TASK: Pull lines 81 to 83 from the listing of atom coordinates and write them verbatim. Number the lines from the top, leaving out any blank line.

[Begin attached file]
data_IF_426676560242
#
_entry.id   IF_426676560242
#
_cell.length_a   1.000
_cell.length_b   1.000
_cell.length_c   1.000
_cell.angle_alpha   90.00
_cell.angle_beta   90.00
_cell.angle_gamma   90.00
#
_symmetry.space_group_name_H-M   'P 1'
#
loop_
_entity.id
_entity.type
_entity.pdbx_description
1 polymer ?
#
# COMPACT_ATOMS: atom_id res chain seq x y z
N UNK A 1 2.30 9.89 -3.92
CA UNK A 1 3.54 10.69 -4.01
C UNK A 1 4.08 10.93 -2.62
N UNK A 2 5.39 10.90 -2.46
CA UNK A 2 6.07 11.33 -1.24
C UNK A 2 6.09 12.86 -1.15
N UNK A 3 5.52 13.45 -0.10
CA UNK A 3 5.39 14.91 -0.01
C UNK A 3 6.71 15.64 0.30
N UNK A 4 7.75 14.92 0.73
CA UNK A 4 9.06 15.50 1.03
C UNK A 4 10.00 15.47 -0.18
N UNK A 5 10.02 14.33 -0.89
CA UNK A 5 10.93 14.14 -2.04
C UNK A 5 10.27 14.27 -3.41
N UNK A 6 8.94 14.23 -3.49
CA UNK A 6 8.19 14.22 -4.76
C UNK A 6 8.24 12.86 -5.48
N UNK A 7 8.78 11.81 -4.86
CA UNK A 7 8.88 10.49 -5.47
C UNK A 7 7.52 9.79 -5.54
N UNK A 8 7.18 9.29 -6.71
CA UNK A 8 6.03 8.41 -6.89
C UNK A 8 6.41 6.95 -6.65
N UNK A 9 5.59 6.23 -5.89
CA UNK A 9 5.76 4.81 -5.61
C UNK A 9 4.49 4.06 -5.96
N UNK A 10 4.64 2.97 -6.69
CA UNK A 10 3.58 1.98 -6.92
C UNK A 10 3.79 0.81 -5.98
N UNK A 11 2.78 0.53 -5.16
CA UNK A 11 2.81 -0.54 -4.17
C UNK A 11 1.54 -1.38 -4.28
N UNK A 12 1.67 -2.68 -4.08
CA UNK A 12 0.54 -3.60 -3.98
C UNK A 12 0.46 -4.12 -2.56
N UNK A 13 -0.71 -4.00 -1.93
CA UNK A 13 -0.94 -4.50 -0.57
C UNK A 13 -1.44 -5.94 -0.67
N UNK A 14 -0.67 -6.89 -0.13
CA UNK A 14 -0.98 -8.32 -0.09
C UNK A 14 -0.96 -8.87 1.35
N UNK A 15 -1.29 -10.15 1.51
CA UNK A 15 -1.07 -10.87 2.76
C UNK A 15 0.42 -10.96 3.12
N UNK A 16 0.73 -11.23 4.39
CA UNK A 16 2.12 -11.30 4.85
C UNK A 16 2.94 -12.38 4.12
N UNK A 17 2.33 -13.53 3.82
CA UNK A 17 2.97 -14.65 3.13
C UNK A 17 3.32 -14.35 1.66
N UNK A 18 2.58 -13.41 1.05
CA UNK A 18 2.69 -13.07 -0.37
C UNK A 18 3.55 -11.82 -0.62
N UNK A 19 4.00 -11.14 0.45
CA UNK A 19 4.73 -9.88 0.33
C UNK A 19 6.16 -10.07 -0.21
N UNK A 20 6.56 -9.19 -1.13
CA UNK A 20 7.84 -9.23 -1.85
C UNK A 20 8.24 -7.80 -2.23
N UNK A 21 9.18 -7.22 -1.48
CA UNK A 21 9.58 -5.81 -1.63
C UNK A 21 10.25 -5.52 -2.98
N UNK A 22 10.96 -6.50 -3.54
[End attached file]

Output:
N UNK A 21 9.18 -7.22 -1.48
CA UNK A 21 9.58 -5.81 -1.63
C UNK A 21 10.25 -5.52 -2.98